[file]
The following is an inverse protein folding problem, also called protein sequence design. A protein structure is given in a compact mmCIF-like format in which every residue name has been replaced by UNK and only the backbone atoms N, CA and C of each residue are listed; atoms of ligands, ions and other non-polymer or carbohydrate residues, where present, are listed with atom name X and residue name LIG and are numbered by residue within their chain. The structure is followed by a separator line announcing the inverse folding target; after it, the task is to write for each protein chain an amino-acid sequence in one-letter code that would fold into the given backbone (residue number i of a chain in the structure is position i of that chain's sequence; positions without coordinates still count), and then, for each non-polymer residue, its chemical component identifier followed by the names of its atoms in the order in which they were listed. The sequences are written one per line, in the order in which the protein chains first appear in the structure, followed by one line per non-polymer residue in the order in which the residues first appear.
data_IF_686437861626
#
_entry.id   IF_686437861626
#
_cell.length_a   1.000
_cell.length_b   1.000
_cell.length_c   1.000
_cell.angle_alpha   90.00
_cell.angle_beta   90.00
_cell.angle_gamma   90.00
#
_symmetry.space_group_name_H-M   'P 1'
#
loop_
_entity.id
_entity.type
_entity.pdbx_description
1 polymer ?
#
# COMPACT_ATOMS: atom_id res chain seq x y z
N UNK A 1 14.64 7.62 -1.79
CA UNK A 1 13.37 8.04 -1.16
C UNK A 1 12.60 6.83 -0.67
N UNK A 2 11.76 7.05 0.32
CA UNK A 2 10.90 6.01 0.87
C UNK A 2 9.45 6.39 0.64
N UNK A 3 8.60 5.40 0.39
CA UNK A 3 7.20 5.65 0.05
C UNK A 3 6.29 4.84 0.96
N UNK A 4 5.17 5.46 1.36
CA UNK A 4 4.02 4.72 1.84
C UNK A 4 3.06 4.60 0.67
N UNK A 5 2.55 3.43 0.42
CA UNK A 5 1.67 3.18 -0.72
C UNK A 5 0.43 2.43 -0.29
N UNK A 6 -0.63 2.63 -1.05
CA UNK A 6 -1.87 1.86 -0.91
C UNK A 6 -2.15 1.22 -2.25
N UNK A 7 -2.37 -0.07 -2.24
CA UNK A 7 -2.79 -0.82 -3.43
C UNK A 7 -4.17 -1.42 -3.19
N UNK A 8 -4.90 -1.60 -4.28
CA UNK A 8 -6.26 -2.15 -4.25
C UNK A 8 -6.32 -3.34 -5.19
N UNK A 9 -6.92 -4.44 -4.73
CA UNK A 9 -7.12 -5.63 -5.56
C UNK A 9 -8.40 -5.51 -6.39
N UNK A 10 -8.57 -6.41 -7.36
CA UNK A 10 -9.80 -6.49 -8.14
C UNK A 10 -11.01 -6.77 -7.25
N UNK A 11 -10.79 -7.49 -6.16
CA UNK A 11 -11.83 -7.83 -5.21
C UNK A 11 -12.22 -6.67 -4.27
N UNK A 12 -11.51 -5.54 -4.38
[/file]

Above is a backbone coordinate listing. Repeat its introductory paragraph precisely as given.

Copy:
The following is an inverse protein folding problem, also called protein sequence design. A protein structure is given in a compact mmCIF-like format in which every residue name has been replaced by UNK and only the backbone atoms N, CA and C of each residue are listed; atoms of ligands, ions and other non-polymer or carbohydrate residues, where present, are listed with atom name X and residue name LIG and are numbered by residue within their chain. The structure is followed by a separator line announcing the inverse folding target; after it, the task is to write for each protein chain an amino-acid sequence in one-letter code that would fold into the given backbone (residue number i of a chain in the structure is position i of that chain's sequence; positions without coordinates still count), and then, for each non-polymer residue, its chemical component identifier followed by the names of its atoms in the order in which they were listed. The sequences are written one per line, in the order in which the protein chains first appear in the structure, followed by one line per non-polymer residue in the order in which the residues first appear.